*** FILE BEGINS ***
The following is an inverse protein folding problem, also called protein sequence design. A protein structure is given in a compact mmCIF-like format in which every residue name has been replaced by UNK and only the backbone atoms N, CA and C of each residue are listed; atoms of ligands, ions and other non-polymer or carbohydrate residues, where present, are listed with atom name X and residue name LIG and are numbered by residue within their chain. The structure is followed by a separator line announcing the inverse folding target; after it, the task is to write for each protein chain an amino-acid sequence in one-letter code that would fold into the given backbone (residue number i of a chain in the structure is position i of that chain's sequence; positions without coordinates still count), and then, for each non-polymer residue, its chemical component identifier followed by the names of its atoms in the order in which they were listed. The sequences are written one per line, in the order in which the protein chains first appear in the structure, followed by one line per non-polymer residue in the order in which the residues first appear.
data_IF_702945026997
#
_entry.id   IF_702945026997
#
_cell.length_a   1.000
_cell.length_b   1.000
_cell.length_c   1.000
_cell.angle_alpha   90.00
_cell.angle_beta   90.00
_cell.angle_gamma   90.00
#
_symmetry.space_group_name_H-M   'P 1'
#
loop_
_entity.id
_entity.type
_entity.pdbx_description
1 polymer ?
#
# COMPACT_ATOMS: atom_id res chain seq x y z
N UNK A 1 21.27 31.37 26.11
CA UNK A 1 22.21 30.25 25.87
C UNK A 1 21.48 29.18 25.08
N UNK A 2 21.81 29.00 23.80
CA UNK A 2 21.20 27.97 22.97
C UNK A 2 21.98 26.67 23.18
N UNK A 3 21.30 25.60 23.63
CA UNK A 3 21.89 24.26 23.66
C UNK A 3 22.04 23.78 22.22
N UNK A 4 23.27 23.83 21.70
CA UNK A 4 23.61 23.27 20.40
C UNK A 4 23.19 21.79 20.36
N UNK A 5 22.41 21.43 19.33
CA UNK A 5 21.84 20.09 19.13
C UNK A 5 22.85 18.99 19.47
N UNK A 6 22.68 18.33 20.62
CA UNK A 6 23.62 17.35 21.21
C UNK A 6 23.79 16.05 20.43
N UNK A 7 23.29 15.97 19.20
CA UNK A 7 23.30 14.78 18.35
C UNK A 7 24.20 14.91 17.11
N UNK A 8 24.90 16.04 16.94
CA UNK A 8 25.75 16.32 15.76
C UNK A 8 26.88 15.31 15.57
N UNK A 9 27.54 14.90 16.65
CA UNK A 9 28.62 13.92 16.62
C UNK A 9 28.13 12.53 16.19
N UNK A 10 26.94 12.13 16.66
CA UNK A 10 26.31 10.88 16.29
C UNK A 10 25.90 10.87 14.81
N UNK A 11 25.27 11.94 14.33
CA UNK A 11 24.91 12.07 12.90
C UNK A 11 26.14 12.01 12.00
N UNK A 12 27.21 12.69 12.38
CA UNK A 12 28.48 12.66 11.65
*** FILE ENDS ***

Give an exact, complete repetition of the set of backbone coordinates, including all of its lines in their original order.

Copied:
The following is an inverse protein folding problem, also called protein sequence design. A protein structure is given in a compact mmCIF-like format in which every residue name has been replaced by UNK and only the backbone atoms N, CA and C of each residue are listed; atoms of ligands, ions and other non-polymer or carbohydrate residues, where present, are listed with atom name X and residue name LIG and are numbered by residue within their chain. The structure is followed by a separator line announcing the inverse folding target; after it, the task is to write for each protein chain an amino-acid sequence in one-letter code that would fold into the given backbone (residue number i of a chain in the structure is position i of that chain's sequence; positions without coordinates still count), and then, for each non-polymer residue, its chemical component identifier followed by the names of its atoms in the order in which they were listed. The sequences are written one per line, in the order in which the protein chains first appear in the structure, followed by one line per non-polymer residue in the order in which the residues first appear.
data_IF_702945026997
#
_entry.id   IF_702945026997
#
_cell.length_a   1.000
_cell.length_b   1.000
_cell.length_c   1.000
_cell.angle_alpha   90.00
_cell.angle_beta   90.00
_cell.angle_gamma   90.00
#
_symmetry.space_group_name_H-M   'P 1'
#
loop_
_entity.id
_entity.type
_entity.pdbx_description
1 polymer ?
#
# COMPACT_ATOMS: atom_id res chain seq x y z
N UNK A 1 21.27 31.37 26.11
CA UNK A 1 22.21 30.25 25.87
C UNK A 1 21.48 29.18 25.08
N UNK A 2 21.81 29.00 23.80
CA UNK A 2 21.20 27.97 22.97
C UNK A 2 21.98 26.67 23.18
N UNK A 3 21.30 25.60 23.63
CA UNK A 3 21.89 24.26 23.66
C UNK A 3 22.04 23.78 22.22
N UNK A 4 23.27 23.83 21.70
CA UNK A 4 23.61 23.27 20.40
C UNK A 4 23.19 21.79 20.36
N UNK A 5 22.41 21.43 19.33
CA UNK A 5 21.84 20.09 19.13
C UNK A 5 22.85 18.99 19.47
N UNK A 6 22.68 18.33 20.62
CA UNK A 6 23.62 17.35 21.21
C UNK A 6 23.79 16.05 20.43
N UNK A 7 23.29 15.97 19.20
CA UNK A 7 23.30 14.78 18.35
C UNK A 7 24.20 14.91 17.11
N UNK A 8 24.90 16.04 16.94
CA UNK A 8 25.75 16.32 15.76
C UNK A 8 26.88 15.31 15.57
N UNK A 9 27.54 14.90 16.65
CA UNK A 9 28.62 13.92 16.62
C UNK A 9 28.13 12.53 16.19
N UNK A 10 26.94 12.13 16.66
CA UNK A 10 26.31 10.88 16.29
C UNK A 10 25.90 10.87 14.81
N UNK A 11 25.27 11.94 14.33
CA UNK A 11 24.91 12.07 12.90
C UNK A 11 26.14 12.01 12.00
N UNK A 12 27.21 12.69 12.38
CA UNK A 12 28.48 12.66 11.65